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  • Book Publicity vs. Book Marketing: What Are the Important Differences?

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    Books - Perfect Bound, Self-publishing

    When you self-publish your book, it’s your job to let the world know about it. Unlike traditional publishing houses with in-house publicists and marketing teams, self-publishers are responsible for getting the word out about their projects and themselves as authors.

    And writers have two distinct but related ways to do that: through book marketing efforts and book publicity campaigns. Even though marketing is a type of publicity, book publicity is not the same thing as marketing a book. Sound confusing? Let’s look at what these terms mean and how you can effectively use each to help readers find your book.

    Bringing Awareness to Your Book

    The saying that any publicity is good publicity may seem obvious, but is it really true? The short answer is yes if you are just simply looking to promote your writing project. But the way that potential readers see your book and your writing can vary based on the way they are introduced to it.

    Self-publishing authors and traditional publishing houses provide marketing plans to promote new titles to potential readers. Book publicity, however, is not a specific plan like a marketing strategy. Instead, book publicity is something that is earned when a title is recommended or reviewed by someone in the literary community.

    Both marketing and book publicity help bring awareness to a book, but an author has much more control over a marketing message than they do book publicity. The key difference lies in earning or controlling a book’s message.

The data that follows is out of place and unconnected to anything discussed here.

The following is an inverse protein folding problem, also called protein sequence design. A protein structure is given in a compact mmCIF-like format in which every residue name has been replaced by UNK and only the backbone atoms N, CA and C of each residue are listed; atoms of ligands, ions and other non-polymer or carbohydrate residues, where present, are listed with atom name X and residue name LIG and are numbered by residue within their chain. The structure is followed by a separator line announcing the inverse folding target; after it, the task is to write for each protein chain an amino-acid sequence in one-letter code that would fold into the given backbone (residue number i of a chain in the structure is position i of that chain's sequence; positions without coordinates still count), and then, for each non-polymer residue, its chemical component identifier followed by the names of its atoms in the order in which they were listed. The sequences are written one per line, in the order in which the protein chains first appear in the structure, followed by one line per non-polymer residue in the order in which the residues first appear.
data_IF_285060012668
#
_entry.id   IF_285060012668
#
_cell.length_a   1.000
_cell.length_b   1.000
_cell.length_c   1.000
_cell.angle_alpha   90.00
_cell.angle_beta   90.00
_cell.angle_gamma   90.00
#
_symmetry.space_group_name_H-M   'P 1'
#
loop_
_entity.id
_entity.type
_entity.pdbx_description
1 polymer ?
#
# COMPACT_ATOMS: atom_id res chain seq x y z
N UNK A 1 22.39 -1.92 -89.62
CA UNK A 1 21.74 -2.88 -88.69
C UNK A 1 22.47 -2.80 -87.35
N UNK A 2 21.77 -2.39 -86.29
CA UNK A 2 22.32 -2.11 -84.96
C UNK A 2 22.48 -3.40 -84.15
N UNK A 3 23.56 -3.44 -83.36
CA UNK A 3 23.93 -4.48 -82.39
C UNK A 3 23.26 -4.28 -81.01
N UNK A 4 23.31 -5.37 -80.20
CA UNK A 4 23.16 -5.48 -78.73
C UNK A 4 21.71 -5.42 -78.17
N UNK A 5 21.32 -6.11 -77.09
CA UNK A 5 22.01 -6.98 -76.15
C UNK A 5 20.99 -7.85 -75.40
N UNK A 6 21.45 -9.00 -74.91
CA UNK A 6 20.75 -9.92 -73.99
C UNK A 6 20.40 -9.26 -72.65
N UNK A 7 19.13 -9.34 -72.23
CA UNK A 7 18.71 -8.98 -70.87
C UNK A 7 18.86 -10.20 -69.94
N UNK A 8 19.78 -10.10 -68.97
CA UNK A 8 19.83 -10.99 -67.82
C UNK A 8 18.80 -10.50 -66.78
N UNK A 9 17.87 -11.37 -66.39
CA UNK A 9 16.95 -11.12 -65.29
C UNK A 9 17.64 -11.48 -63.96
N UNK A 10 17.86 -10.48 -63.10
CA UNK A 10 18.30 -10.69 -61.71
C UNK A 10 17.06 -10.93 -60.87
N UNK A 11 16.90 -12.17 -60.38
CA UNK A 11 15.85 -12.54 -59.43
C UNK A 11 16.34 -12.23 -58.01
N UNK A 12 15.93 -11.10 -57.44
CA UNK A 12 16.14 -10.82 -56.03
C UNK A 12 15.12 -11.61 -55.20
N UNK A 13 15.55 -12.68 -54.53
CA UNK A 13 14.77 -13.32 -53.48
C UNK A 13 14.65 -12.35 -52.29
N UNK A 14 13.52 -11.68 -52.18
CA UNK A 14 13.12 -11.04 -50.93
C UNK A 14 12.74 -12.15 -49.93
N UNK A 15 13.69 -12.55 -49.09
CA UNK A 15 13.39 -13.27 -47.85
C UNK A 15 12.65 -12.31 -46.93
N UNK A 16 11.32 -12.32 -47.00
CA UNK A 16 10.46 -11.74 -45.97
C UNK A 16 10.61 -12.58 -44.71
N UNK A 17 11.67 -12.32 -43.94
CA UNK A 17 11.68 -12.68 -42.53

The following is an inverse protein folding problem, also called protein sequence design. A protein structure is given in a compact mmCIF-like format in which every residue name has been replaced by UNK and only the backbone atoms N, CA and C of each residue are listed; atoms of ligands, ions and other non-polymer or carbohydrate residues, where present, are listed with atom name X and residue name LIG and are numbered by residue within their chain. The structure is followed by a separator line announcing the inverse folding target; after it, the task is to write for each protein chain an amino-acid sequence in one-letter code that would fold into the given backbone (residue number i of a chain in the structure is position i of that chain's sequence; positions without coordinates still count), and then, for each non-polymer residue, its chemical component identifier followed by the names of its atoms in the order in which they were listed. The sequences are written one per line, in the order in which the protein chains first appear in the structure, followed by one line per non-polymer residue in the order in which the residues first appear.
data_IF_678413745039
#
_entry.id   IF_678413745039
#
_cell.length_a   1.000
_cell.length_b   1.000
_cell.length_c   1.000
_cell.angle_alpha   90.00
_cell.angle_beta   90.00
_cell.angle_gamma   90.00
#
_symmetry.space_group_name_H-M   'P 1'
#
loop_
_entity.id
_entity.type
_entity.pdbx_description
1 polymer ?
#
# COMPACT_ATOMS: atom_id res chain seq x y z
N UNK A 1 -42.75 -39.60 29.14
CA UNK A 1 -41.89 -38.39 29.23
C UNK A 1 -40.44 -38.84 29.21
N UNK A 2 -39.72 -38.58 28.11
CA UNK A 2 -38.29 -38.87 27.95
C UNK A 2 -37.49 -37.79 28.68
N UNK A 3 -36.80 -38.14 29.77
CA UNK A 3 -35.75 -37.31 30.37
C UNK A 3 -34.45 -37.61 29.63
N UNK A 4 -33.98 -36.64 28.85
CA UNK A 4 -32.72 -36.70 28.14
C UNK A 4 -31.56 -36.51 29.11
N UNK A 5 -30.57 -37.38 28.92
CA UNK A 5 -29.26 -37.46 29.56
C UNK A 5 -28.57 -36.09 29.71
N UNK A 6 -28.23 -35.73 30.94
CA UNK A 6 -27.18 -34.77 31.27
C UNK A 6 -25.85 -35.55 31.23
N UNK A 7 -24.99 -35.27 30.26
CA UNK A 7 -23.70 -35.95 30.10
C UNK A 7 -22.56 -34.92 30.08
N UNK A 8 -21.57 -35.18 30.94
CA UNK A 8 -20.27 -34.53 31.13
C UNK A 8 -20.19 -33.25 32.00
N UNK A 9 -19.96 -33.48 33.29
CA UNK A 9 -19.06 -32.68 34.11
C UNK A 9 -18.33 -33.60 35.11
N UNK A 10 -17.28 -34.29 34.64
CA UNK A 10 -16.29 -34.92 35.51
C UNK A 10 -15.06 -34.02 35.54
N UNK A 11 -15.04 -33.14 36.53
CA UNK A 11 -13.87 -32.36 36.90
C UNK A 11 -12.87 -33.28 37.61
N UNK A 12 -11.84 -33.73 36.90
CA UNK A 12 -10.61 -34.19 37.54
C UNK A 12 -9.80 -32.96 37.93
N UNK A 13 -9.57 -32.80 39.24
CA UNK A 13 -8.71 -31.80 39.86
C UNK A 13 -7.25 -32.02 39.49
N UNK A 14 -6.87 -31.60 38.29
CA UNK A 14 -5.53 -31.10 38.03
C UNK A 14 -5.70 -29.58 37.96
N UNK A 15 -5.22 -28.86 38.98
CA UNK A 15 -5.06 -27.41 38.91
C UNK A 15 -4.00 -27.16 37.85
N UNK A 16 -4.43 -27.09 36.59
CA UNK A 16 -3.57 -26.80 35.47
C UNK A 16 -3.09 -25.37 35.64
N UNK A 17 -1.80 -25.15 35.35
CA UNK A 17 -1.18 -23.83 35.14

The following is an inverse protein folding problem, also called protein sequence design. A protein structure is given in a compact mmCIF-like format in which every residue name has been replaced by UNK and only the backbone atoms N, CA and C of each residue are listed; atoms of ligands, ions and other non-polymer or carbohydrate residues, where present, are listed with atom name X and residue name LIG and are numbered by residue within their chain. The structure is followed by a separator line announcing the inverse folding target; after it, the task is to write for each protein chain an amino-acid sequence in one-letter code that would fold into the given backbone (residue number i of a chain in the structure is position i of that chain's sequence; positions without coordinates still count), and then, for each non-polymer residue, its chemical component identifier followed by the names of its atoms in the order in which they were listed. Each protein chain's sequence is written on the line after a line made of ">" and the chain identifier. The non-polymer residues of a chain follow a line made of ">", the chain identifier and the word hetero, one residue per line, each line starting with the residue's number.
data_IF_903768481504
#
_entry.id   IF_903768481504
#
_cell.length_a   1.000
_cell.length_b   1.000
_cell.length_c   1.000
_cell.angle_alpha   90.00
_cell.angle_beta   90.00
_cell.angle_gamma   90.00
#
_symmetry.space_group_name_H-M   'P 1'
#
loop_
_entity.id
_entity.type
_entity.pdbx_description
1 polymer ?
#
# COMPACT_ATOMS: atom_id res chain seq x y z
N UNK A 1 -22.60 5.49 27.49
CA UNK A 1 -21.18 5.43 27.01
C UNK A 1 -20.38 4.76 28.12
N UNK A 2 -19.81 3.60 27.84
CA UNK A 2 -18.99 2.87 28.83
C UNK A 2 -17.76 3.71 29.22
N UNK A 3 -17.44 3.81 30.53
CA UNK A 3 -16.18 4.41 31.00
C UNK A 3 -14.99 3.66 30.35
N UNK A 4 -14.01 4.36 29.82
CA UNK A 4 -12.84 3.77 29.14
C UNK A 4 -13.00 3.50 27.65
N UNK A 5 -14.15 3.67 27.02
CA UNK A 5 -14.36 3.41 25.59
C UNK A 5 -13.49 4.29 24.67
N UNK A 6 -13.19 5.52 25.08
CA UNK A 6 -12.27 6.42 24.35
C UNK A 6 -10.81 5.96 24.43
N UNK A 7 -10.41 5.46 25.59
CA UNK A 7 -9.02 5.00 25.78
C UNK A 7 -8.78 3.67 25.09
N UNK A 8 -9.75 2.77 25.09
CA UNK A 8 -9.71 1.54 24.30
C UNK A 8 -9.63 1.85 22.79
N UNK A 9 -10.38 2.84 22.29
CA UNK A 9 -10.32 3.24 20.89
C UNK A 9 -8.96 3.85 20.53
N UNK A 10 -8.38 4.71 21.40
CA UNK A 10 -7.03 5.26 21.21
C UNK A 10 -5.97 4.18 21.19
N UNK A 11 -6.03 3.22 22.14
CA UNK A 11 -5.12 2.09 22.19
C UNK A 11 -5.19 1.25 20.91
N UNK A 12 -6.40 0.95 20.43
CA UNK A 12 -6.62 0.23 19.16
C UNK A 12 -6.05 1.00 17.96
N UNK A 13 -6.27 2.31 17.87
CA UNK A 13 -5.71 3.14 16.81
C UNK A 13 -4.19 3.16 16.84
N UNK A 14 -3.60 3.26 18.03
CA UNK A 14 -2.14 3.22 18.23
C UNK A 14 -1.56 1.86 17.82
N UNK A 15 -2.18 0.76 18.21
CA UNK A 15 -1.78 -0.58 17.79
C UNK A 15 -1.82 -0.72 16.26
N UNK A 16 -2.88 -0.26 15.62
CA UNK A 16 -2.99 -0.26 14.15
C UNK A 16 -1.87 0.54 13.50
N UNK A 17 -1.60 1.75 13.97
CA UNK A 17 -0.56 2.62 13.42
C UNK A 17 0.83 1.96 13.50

Earning the Book Publicity

    In a perfect world, an influential person would pick up your recently self-published book, write a glowing review of your writing and publish their thoughts in respected high-traffic media. This type of organic promotion of your work is the perfect example of earning book publicity in an authentic way. Unfortunately, this may not happen quite as easily for new authors or writers who are still building their fan base.

    Authors or their publicists seeking earned book publicity will put together a media packet to send out to media outlets, literary institutions, and literary influencers that include the book and concise background information about the author and the story. Once the media packet has been delivered, it is up to the media or individuals whether they choose to review the book and if their review will be a positive or negative one.

    Self-publishing authors can also seek earned editorial opportunities for their books without a hired publicist in a few different ways.

    • Authors can pursue authentic book reviews before or upon their book’s launch by providing a book to professional reviewers, friends, family, or coworkers to help promote the book to potential readers.
    • Writers can send advance copies to literary outlets, book review sites, or even libraries in hopes of garnering reviews or recommendations for potential readers.
    • Authors can reach out to literary podcasters, bloggers, or online outlets with a copy of their book or an excerpt in hopes of encouraging editorial publicity for their work.

    What’s the Catch?

    Creating book publicity doesn’t seem too complicated, but the trick with this type of editorial coverage is that the author has no say in how their book is referenced or reviewed. Authentic publicity requires the reviewer or recommender to have complete control over what they say about a book, its contents, and the writer.

    Authors can’t ensure that the reviewer will like their book or that the editorial comments about their work will be positive in any way at all. And for that reason, new or untested authors may not want to rely on earned book publicity until they know how their book is being received by readers since their book’s promotion could potentially be negative.

    The good and the bad about book publicity is that it is devastatingly real. A book reviewer might just shout out your book’s amazing character development and your magical writing. Or they could just as easily give your book a negative review that is read or heard by their trusting literary followers.